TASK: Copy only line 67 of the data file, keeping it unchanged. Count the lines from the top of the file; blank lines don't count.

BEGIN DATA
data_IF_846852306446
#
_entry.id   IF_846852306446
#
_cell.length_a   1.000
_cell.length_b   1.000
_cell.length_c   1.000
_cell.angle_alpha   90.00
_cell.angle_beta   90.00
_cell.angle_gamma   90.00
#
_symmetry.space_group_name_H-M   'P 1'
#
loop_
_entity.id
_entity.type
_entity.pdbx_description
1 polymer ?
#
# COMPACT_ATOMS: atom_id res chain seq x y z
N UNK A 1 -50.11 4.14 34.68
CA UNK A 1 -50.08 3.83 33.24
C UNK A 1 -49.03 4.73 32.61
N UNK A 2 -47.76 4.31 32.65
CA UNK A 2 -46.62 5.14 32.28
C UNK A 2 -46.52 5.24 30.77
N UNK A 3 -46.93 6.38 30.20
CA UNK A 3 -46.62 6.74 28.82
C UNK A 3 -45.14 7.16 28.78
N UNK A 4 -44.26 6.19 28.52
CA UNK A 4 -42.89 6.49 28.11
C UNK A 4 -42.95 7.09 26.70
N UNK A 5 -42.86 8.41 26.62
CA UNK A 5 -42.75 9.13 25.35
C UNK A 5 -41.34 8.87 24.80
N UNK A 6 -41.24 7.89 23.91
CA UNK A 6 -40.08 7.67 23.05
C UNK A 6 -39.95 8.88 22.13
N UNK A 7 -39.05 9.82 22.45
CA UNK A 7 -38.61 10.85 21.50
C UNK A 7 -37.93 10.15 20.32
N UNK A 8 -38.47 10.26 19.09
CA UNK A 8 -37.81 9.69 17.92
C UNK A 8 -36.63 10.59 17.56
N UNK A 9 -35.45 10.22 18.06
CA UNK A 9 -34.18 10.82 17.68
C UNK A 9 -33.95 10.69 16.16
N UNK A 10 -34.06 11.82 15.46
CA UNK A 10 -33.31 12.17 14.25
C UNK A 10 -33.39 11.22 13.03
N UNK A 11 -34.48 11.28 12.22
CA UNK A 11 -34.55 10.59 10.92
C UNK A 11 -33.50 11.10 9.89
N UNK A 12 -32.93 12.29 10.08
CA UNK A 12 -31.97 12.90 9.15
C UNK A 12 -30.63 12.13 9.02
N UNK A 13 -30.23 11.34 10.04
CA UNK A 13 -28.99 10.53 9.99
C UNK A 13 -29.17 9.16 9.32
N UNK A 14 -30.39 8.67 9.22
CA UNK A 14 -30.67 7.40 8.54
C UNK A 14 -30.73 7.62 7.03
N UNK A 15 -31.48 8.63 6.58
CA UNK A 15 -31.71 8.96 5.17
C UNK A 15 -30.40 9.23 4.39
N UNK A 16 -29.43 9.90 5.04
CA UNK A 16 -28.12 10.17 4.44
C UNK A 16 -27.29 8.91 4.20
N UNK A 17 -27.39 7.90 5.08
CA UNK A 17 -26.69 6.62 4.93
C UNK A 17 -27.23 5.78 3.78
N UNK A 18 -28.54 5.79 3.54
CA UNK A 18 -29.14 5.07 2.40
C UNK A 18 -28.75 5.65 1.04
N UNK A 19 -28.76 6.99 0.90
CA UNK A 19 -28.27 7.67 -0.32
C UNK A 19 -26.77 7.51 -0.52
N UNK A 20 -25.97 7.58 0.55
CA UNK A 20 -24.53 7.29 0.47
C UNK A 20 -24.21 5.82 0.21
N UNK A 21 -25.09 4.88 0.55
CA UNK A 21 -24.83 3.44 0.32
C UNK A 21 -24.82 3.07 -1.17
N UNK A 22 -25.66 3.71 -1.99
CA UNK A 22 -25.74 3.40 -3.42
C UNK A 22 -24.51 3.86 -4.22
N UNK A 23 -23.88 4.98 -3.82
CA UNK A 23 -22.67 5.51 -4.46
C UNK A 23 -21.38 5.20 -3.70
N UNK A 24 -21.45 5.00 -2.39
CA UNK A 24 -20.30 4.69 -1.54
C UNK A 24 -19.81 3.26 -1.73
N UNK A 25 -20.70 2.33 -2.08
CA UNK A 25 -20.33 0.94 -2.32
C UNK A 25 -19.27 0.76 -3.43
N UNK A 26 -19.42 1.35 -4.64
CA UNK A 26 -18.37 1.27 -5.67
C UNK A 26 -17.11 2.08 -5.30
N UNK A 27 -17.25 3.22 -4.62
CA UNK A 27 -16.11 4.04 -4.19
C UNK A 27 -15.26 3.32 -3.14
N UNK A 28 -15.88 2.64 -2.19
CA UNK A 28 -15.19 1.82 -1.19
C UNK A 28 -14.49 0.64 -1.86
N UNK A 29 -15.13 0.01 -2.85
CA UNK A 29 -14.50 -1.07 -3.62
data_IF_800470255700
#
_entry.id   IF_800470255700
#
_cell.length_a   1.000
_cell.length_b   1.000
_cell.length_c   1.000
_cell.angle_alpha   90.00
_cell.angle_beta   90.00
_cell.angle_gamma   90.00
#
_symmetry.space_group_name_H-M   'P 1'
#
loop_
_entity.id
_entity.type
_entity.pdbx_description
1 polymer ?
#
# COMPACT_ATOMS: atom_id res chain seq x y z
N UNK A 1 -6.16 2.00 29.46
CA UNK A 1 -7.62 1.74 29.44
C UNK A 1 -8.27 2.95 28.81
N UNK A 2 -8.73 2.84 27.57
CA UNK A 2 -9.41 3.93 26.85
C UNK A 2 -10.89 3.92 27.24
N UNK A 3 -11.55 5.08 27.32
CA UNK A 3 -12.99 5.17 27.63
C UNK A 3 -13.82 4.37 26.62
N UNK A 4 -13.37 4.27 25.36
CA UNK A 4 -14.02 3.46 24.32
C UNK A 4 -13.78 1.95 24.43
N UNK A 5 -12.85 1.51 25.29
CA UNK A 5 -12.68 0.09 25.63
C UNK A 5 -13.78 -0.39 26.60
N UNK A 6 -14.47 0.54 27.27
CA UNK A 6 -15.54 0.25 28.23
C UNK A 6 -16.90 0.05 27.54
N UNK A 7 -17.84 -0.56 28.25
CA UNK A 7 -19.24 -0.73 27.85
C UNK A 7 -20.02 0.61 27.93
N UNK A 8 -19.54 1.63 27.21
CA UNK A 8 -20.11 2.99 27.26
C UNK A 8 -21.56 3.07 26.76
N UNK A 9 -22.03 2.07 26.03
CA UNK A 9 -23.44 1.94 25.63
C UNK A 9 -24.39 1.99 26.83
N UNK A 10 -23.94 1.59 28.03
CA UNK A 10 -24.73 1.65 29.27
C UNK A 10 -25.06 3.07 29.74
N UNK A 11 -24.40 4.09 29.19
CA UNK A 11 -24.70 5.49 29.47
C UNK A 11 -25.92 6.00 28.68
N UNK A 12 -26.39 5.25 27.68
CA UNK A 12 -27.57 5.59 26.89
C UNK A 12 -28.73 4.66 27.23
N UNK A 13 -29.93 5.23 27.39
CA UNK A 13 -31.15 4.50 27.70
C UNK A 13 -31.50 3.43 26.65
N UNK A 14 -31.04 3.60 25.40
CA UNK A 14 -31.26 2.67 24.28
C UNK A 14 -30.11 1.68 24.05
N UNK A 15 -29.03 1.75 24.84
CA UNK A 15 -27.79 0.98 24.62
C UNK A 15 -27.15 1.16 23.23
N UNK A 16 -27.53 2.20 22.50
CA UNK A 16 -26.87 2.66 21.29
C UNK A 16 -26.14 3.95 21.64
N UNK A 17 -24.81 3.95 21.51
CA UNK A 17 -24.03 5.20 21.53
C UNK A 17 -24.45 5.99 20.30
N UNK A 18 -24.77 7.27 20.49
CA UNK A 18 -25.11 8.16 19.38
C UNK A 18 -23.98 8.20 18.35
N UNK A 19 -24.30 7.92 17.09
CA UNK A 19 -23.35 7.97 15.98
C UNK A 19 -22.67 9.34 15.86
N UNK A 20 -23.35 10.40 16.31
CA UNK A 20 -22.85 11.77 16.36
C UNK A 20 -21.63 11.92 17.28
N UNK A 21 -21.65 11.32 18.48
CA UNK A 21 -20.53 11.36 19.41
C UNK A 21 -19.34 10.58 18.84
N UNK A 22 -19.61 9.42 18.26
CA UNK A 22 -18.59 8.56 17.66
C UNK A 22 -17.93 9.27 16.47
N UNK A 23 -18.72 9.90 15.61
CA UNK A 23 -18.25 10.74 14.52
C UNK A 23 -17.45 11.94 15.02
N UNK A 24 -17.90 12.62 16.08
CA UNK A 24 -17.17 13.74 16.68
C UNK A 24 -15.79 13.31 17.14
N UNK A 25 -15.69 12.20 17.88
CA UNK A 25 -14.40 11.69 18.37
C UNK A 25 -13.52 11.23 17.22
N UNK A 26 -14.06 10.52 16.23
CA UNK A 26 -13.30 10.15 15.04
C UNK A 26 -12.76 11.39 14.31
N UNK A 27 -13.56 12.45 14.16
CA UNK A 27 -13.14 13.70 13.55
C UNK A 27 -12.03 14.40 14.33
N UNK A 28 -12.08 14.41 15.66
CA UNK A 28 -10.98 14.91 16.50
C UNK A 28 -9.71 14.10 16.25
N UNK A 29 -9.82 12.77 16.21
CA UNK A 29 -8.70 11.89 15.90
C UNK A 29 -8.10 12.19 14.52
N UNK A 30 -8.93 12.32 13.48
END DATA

CA UNK A 16 -28.12 10.17 4.44